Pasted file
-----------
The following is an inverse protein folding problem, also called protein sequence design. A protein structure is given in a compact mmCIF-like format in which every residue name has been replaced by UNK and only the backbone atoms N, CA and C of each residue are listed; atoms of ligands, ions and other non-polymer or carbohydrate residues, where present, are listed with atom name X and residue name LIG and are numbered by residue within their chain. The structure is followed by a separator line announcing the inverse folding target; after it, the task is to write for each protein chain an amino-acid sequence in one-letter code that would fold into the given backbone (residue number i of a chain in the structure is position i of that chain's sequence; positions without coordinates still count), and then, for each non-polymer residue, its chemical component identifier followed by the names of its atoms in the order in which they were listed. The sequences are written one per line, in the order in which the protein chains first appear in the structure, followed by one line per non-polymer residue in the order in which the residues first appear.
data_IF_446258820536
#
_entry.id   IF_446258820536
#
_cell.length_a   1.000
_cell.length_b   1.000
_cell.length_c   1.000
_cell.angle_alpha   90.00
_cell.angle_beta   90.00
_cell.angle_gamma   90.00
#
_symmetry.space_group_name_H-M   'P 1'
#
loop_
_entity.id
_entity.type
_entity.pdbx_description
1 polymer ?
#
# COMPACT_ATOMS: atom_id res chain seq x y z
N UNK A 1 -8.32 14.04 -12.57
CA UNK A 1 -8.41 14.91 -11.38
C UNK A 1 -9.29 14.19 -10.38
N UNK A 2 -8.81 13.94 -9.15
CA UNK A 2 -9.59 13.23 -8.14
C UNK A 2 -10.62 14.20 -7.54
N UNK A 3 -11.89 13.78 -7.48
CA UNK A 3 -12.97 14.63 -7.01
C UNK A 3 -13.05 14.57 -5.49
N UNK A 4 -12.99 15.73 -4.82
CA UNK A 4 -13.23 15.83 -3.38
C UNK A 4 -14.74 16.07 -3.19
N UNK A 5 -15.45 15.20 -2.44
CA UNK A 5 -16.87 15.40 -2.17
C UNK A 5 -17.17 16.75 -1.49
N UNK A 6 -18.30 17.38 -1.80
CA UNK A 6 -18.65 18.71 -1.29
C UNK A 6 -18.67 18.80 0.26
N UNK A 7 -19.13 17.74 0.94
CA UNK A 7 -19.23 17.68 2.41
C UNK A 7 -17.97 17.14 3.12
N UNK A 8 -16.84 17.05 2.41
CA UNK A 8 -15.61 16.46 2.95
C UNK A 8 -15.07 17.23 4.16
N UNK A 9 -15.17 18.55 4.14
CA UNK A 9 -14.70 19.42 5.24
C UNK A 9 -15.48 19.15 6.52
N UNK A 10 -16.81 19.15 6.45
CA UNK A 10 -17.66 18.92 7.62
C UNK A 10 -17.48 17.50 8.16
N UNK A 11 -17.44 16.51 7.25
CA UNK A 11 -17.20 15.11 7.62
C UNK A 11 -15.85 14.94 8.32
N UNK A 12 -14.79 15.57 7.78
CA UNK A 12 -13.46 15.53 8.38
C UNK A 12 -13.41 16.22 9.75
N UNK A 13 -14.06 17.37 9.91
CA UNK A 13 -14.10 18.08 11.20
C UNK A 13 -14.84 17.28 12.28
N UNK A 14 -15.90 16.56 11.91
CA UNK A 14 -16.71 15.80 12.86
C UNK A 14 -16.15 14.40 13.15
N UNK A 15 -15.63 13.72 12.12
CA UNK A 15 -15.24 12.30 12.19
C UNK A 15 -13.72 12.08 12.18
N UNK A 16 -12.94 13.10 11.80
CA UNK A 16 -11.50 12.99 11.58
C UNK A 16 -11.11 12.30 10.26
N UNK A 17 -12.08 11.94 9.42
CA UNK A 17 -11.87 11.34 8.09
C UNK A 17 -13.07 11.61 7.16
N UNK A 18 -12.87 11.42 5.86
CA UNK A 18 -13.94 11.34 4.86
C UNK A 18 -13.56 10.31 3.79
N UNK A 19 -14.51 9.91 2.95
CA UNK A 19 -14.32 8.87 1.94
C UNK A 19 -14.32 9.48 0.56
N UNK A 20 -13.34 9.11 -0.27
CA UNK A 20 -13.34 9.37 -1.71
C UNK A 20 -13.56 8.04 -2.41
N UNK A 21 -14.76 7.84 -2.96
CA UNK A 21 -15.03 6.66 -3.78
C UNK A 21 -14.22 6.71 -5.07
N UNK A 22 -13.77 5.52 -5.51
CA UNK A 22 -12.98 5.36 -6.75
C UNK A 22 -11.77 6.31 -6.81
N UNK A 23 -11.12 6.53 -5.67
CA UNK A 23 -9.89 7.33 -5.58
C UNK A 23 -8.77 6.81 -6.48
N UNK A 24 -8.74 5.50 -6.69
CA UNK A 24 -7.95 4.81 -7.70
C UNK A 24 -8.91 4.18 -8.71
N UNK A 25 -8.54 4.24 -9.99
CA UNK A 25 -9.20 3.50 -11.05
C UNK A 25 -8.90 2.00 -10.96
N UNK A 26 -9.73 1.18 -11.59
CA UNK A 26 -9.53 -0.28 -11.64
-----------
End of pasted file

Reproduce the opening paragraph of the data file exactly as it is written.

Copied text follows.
The following is an inverse protein folding problem, also called protein sequence design. A protein structure is given in a compact mmCIF-like format in which every residue name has been replaced by UNK and only the backbone atoms N, CA and C of each residue are listed; atoms of ligands, ions and other non-polymer or carbohydrate residues, where present, are listed with atom name X and residue name LIG and are numbered by residue within their chain. The structure is followed by a separator line announcing the inverse folding target; after it, the task is to write for each protein chain an amino-acid sequence in one-letter code that would fold into the given backbone (residue number i of a chain in the structure is position i of that chain's sequence; positions without coordinates still count), and then, for each non-polymer residue, its chemical component identifier followed by the names of its atoms in the order in which they were listed. The sequences are written one per line, in the order in which the protein chains first appear in the structure, followed by one line per non-polymer residue in the order in which the residues first appear.